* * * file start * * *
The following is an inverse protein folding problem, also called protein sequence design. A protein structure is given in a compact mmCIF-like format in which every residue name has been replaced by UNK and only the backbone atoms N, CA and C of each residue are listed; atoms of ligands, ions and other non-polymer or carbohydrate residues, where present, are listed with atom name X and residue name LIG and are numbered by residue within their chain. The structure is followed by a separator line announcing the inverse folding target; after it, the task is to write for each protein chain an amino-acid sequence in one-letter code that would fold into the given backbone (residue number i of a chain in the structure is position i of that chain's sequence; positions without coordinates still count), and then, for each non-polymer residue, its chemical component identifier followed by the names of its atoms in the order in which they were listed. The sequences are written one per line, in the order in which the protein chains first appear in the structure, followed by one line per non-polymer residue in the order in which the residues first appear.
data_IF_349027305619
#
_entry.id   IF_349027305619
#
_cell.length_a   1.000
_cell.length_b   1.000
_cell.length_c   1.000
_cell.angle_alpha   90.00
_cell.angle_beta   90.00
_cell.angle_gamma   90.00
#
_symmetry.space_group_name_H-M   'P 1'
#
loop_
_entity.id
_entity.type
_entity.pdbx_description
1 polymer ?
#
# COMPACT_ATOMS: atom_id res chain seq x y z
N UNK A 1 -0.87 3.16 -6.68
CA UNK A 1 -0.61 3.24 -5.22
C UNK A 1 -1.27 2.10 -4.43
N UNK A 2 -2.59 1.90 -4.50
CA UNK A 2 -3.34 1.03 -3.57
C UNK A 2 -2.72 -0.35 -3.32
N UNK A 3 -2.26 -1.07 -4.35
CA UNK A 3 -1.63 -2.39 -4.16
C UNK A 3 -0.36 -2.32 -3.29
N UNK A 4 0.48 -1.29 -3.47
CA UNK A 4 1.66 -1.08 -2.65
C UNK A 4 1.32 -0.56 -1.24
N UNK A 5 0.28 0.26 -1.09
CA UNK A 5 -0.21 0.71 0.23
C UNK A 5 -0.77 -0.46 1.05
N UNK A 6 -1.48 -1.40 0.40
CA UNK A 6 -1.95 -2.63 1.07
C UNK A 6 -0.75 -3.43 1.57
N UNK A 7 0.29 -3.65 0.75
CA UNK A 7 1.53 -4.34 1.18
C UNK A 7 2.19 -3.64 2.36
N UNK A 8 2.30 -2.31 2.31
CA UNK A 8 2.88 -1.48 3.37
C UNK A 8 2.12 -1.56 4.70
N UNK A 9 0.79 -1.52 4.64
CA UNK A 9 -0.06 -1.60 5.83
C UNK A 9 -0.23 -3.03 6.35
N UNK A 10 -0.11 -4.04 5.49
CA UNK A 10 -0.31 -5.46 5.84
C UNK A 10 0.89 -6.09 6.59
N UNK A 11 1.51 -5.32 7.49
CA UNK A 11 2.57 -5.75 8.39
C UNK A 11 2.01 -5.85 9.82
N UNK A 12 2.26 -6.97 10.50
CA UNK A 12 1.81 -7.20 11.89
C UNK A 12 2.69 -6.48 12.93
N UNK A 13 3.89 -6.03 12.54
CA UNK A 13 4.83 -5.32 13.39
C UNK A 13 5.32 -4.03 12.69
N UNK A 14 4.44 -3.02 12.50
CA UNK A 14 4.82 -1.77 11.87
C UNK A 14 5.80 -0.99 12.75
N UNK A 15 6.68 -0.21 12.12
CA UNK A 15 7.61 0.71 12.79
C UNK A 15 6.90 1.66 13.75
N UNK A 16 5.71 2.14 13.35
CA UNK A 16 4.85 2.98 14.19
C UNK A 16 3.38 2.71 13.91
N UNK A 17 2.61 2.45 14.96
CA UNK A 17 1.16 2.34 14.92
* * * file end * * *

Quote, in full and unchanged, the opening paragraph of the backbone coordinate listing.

The following is an inverse protein folding problem, also called protein sequence design. A protein structure is given in a compact mmCIF-like format in which every residue name has been replaced by UNK and only the backbone atoms N, CA and C of each residue are listed; atoms of ligands, ions and other non-polymer or carbohydrate residues, where present, are listed with atom name X and residue name LIG and are numbered by residue within their chain. The structure is followed by a separator line announcing the inverse folding target; after it, the task is to write for each protein chain an amino-acid sequence in one-letter code that would fold into the given backbone (residue number i of a chain in the structure is position i of that chain's sequence; positions without coordinates still count), and then, for each non-polymer residue, its chemical component identifier followed by the names of its atoms in the order in which they were listed. The sequences are written one per line, in the order in which the protein chains first appear in the structure, followed by one line per non-polymer residue in the order in which the residues first appear.